I have broadened the range of crops I grow. Previously, I stuck to a rigid two wheats, oilseed rape, one or two wheats, beans, all winter-sown, and the ratio of crops in the ground would be roughly 70% wheat, 20% oilseed rape, 10% beans. Now I have added winter and spring barley and have no fixed rotation, tailoring the cropping in each field to weed pressure and soil health. So, for example, if I have a black-grass problem then I will not go with a 2nd wheat, even though this gives a better return than a break crop. In general, I grow less wheat, more barley, less oilseed rape and more beans than previously. I now average about 40% wheat, 30% barley, 20% beans and 10% oilseed rape. The reduction in area of oilseed rape is more due to the challenges of dry August / September than issues with CSFB. On paper this would seem like a less profitable rotation, but in reality, I have slashed my cost of production, which has more than made up for loss of yields and crop values and my net profits have increased. Books also say that incorporation of spring crops to reduce black-grass levels results in a net loss in profits, but in reality, incorporation of the full range of Integrated Pest Management (IPM) techniques more than makes up for this through reducing costs of production.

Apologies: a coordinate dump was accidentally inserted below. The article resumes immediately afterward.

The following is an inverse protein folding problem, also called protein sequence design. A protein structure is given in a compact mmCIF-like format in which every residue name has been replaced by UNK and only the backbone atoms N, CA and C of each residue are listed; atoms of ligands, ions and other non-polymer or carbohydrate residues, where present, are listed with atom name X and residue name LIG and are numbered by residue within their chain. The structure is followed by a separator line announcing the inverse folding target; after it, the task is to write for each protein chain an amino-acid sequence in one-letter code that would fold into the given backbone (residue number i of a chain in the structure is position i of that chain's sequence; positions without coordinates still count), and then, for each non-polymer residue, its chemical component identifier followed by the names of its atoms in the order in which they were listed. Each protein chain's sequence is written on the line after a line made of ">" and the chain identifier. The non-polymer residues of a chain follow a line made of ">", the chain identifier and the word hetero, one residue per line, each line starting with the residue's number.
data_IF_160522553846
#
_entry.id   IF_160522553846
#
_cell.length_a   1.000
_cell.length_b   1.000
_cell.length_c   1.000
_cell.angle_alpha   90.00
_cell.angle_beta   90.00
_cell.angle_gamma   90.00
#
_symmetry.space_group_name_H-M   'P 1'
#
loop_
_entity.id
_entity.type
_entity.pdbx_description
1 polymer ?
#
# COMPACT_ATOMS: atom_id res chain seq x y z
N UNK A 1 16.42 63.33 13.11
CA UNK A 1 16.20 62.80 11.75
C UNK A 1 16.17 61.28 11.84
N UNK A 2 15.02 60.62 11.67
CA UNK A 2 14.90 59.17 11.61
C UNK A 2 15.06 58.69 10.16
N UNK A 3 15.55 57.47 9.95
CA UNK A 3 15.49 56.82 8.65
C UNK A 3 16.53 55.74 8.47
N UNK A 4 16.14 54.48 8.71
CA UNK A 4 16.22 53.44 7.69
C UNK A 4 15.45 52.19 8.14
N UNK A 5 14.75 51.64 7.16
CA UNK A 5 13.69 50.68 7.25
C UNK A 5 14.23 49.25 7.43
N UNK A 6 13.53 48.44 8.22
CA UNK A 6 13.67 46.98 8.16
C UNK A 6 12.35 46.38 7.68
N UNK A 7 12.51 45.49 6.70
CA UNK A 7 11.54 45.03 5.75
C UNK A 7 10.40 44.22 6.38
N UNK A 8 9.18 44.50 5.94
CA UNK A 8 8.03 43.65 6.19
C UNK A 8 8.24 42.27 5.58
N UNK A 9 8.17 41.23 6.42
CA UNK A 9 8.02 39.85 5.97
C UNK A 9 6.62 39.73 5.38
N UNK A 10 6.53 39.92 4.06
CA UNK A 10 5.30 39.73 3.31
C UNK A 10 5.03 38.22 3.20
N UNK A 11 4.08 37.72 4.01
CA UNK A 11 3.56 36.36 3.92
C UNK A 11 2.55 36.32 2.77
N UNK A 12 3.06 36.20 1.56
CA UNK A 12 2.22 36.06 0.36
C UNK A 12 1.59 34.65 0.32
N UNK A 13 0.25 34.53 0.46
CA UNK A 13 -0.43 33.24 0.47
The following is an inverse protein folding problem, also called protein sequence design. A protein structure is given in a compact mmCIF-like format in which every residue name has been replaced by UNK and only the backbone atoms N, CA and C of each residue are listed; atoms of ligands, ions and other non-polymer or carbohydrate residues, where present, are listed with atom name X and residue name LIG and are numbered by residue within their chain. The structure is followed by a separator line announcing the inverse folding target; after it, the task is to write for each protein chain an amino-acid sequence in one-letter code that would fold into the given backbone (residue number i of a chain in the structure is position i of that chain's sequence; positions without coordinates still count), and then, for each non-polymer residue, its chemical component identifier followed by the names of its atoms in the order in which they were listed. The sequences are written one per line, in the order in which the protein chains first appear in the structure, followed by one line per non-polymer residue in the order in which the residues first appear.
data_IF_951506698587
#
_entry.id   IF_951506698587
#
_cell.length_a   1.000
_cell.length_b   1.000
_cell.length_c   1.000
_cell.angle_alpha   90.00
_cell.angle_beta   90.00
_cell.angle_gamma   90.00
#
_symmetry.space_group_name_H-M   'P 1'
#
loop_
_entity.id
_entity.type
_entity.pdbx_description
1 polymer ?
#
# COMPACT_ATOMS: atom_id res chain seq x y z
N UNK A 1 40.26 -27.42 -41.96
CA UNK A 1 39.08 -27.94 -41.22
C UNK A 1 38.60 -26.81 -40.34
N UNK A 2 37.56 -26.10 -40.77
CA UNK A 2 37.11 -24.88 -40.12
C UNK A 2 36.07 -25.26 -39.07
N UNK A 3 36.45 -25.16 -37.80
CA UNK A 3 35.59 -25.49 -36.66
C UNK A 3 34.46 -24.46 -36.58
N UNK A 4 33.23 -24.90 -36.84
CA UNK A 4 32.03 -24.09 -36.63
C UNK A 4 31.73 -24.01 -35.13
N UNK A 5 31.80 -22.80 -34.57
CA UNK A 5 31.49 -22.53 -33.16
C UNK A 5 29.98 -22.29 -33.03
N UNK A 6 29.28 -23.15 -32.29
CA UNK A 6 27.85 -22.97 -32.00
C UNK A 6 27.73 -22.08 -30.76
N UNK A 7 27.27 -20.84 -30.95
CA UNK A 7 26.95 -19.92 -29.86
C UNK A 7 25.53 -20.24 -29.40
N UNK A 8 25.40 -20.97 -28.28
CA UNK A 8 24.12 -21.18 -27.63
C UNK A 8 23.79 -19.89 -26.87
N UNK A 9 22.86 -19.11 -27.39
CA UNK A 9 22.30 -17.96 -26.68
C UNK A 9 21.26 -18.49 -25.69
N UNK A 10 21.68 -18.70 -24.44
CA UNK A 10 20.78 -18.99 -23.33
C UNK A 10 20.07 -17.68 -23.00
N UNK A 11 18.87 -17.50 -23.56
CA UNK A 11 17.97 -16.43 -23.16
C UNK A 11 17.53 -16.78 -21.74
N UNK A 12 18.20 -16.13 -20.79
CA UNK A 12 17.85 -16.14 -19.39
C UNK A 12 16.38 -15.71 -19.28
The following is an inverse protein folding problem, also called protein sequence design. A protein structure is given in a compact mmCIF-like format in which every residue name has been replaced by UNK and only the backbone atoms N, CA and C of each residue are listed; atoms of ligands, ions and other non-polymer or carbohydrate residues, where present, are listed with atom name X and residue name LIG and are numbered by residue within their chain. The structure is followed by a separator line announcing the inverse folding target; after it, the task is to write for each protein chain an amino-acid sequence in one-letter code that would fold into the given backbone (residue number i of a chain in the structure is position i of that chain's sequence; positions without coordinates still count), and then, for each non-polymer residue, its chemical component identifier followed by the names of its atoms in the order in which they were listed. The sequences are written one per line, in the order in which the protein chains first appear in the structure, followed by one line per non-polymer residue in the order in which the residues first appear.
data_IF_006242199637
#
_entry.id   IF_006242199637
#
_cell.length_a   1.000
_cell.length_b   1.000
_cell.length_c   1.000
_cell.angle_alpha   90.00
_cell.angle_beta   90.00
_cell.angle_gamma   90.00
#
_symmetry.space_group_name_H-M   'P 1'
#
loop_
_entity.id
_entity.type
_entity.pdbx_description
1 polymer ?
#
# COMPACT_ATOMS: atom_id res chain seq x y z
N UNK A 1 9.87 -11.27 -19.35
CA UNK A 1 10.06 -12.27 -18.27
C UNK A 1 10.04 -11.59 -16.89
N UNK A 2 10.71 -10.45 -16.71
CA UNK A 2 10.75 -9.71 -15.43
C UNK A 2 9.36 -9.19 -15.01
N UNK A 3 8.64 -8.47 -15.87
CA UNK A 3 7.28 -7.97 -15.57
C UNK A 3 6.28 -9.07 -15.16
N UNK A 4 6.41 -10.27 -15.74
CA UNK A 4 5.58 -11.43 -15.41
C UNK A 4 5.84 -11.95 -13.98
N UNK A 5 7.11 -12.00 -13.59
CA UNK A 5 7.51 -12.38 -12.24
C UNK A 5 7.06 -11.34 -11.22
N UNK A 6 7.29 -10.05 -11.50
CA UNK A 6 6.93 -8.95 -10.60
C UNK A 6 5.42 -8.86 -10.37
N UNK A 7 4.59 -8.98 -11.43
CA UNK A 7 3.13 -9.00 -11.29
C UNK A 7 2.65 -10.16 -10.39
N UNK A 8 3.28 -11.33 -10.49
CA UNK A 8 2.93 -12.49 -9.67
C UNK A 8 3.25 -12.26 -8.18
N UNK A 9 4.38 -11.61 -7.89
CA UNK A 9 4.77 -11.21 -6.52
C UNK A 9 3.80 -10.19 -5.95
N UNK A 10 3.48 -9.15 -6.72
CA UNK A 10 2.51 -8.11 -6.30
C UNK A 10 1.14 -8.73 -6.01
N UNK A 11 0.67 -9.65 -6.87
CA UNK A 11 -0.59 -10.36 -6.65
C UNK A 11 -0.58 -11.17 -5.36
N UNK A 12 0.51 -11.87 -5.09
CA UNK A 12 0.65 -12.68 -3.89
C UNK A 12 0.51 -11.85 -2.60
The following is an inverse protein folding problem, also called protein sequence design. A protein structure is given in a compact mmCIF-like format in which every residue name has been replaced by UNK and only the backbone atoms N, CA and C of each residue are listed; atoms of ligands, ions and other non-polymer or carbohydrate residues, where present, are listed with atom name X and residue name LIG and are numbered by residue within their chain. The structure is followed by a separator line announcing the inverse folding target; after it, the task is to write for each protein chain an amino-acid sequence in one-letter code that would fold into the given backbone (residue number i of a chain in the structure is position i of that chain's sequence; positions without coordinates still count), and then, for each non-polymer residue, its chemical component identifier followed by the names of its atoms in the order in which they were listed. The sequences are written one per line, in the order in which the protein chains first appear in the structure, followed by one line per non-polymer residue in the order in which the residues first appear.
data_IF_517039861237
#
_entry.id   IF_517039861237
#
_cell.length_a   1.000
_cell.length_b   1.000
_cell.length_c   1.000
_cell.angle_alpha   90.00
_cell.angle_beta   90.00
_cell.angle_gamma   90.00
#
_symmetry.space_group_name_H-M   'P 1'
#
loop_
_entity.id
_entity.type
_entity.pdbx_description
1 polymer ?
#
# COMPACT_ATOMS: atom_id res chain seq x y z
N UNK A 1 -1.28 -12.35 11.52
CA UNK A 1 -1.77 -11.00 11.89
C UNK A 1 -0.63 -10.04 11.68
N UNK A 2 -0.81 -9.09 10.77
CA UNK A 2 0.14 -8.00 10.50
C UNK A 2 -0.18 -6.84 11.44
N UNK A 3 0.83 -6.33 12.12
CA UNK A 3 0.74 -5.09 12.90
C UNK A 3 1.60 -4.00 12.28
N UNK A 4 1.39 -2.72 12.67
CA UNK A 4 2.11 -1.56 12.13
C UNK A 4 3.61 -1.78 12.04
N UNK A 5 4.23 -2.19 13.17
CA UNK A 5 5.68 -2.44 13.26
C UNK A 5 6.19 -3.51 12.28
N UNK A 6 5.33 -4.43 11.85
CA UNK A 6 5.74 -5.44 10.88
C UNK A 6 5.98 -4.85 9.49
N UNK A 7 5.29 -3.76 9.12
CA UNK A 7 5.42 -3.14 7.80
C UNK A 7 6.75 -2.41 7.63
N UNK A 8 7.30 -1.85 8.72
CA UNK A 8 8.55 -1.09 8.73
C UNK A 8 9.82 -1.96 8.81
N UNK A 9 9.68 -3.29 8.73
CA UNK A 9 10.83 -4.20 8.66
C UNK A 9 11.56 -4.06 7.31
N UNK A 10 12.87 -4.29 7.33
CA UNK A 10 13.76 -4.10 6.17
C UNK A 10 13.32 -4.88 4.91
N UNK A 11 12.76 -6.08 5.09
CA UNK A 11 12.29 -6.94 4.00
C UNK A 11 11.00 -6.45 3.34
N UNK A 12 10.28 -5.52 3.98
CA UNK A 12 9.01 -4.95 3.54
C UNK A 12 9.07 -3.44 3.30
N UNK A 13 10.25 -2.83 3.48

Ladybird on winter beans (c) Martin Lines

I use pest resistant varieties where possible, but take decisions based on the best contracts that I can get, so this is not a major consideration. I have moved back towards traditional recommended cropping intervals, but this is a balance to have full IPM and maintaining a balanced rotation, so unlike virtually all farmers, I am moving back towards five to six years between oilseed rape crops.

I drill cereals after mid-October if weather allows, rather than September to reduce black-grass and autumn aphid pressure. I avoid over-feeding crops with nitrogen fertiliser in one application to prevent rapid growth, making the crop more prone to pest and disease pressure.